“Right,” James said. He observed the six of them, all lounging on storage crates, with the mistrustful resignation of a groom at his shotgun wedding. “I guess this makes us a team from now on.”
Uh, no, James would have said if he was Eric. But he was James, and the slow burn of Lizzy’s stare stopped him by the oregano pots.
“Let me tell the story of your life,” Eric panted. He didn’t have time to stop and breathe, and the white proximity of the four blades closed his throat. His Adam’s apple convulsed drily--he'd better talk fast.
Argent’s fingers froze on the cuff hiding his kingfisher tattoo.
The further they delved into the base, the more important-looking the rooms got. The smell of wine got stronger, the cut of the suits got nicer, and the rough-looking kids started thinning out. The handguns started getting more conspicuous, too, and shinier.
Getting a place at Mary's Refrain Church of England Boarding School in Cumbria was not as difficult as Eric had feared.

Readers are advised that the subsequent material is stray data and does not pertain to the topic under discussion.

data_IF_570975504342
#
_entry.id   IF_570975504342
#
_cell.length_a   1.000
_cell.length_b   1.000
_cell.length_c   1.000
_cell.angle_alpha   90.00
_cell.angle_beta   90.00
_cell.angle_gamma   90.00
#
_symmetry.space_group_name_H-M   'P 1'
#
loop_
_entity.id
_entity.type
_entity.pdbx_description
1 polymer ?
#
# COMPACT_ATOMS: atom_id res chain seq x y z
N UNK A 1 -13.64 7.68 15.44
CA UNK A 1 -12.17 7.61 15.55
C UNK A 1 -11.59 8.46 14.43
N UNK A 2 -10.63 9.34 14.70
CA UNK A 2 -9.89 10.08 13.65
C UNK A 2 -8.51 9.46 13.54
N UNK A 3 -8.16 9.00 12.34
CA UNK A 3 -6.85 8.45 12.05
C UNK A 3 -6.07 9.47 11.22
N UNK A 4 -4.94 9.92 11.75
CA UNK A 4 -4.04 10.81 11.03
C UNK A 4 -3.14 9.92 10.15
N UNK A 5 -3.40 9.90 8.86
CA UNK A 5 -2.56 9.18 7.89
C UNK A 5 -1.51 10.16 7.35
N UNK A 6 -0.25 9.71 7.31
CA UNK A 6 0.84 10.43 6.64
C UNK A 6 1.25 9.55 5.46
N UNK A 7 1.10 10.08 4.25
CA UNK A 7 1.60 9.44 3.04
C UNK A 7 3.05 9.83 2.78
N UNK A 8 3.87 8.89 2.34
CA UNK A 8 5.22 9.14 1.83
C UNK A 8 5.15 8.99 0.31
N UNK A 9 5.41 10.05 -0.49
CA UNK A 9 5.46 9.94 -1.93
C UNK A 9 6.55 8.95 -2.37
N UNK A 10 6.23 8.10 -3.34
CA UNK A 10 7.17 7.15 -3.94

They crowded up to a rattling, graffiti-riddled bus with no other passengers and an unshaven driver, who to James smelled of despondence and whisky. The driver lolled out of his chinfolds to blink out the open door at the six of them. If he noticed the gun between James’ shoulders or the threatening arm around Lizzy’s, he didn’t comment.
“Let’s leave my father’s alcoholism out of this, operative,” the big guy retorted, stiff as a board. He crossed his arms so the muscles in his shoulders all popped out like mutated grapes. “I’m in charge of this squad, in case you forgot. So stuff it, Tess.”
James dreamed that a man with a towering shadow drove him into an empty black corner, and every time James tried to hit him an invisible, impossible force deflected him. The man never stopped smiling.
Eric paced a tight circle in the hallway. The mirror was bright in the dark. “I haven’t heard anything from James.”